~As featured in the March 2020 print edition of the Tokyo Metropolis.~
Kyoto always brings to mind imagery of ancient temples, quaint teahouses and Kimono-doning tourists wandering through Gion. It seemed like the perfect mid-winter escape from the damp urban jungle of Tokyo. But to say that relaxation was my primary motive for visiting Japan’s cultural capital this winter would be an outright lie. I was also itching to experience the Park Hyatt’s brand new property in Kyoto.
Until recently, Kyoto’s picturesque Higashiyama district was a place tourists visited by day. Owing to its numerous UNESCO sites and narrow pedestrian streets, most hotels are located on its periphery for practical reasons. But in October 2019, all that changed when the Park Hyatt opened its smallest, most exquisite property in the world. The Park Hyatt Kyoto could be a complete antithesis of its iconic property in Shinjuku Park Tower and is emerging as a destination unto itself.
We arrived on the Nozomi Shinkansen bullet train and took a brief taxi ride to the property at the edge of the Gion pedestrian area. When our taxi arrived, we were greeted by enthusiastic staff, beaming with pride over their beautiful new property. Our luggage vanished up to the room and a concierge whisked us to the lobby where we enjoyed a 3-year-old Kyoto Bancha tea while checking in. The lobby area, affectionately named “The Living Room” strikes the perfect balance between modern and classic Japanese design. It quickly became apparent that this is no ordinary hotel. It is a modern hillside retreat.
The attentive concierge took us on a short journey to our room which required us to traverse a multi-level maze built into the side of the hill. Each corridor connected seamlessly with the next by way automatic doors and flowed through sitting areas, outdoor terraces and even a library. I was in awe of how intuitive the use of each common space was, preserving the silence and stillness true to Japanese zen. The journey culminated in our arrival on the fifth floor at our room.
We opened the door to our King Bed Garden Terrace room which truly was an oasis of bliss. Intelligently laid out with floor to ceiling windows and large storage areas to keep the room clutter-free, I basked in its simplicity. Best of all, it looked out upon our private tsoboniwa (Japanese garden). During the design phase, Park Hyatt partnered with Toni Chi and Associates, an award winning interior design firm to ensure each room was the perfect modern interpretation of classical Japanese architecture. I couldn’t help but stress over how badly my own bedroom needed a facelift.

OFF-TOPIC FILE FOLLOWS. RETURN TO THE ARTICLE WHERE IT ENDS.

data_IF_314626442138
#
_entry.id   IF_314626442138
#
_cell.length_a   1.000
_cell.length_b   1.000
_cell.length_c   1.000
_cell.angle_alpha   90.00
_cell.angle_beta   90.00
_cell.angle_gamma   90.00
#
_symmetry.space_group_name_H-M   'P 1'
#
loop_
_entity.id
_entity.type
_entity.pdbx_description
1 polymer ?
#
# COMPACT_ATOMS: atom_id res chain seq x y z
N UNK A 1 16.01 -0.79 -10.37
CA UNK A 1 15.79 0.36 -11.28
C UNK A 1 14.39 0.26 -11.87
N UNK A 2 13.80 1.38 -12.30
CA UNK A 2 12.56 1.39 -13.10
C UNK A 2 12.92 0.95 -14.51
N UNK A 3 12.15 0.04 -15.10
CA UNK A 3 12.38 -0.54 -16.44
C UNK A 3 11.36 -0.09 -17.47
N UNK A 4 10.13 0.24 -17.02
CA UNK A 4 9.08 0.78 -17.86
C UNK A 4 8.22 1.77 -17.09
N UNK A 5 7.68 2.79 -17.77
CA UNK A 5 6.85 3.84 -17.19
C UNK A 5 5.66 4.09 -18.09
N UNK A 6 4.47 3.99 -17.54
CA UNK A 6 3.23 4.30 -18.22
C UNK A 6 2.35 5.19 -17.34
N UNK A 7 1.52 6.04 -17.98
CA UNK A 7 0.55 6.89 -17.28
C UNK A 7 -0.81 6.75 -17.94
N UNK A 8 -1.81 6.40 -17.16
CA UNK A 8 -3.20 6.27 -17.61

Accommodation is just part of the equation in the Park Hyatt brand. The other element, which is always executed brilliantly, is food. The culinary options are plentiful and surprisingly varied given the small size of the hotel. Options range from the casual bistro style restaurant (with a homestyle Japanese curry to die for) to Yasaka, an intimate teppanyaki restaurant with the most coveted view of the city. The ultimate dining experience on the property is Kyoyamato, the hotel’s kaiseki restaurant. Kyoyamato, a 142-year-old culinary institution, consists of several historic buildings including “Soyotei,” a teahouse from the Edo era where feudal warlords once secretly met.
The epicurean highlight of my stay was the kaiseki breakfast prepared by Kyoyamato. The multi-course meal was full of surprises including Alaskan pollack roe, rice cooked in a porcelain dish at table, miso eel tail, silken tofu and many more delectable treats expertly prepared by the masters of kaiseki. Kyoyamato hadn’t offered breakfast in two generations but miraculously agreed to do so for hotel guests thanks to the persistence of the hotel’s General Manager. Needless to say, this experience should not be missed.
To call the Park Hyatt Kyoto a hotel is a misnomer. Rather, it is a refined guesthouse peppered with exclusive subtleties, such as handcrafted pottery specific to each restaurant, locally crafted gin at Kohaku, and handmade Kira Karacho stationary monogrammed exclusively for the hotel. The layout of the property is complex yet intuitive, and the combined use of indoor and outdoor space is perfectly laid out allowing a mesmerizing view of the Yasaka Pagoda from every vantage point.
The philosophy of luxury travel is evolving, and this property is at the forefront of its next iteration. Aspirations of building glitzy skyscrapers with trendy rooftop bars are fading. Towering mega-hotels, like the Burj Khalifa or the Marina Bay Sands, are slowly becoming a relic of the ’90’s. Luxury hoteliers are moving towards intimate, authentic experiences that honour their unique surroundings.
As a travel writer, I have visited some of the most remarkable properties across the globe. The Park Hyatt Kyoto stands out among the best of the best. The time is drawing near for the brand’s iconic Tokyo hotel to take a bow to the brand’s new flagship property.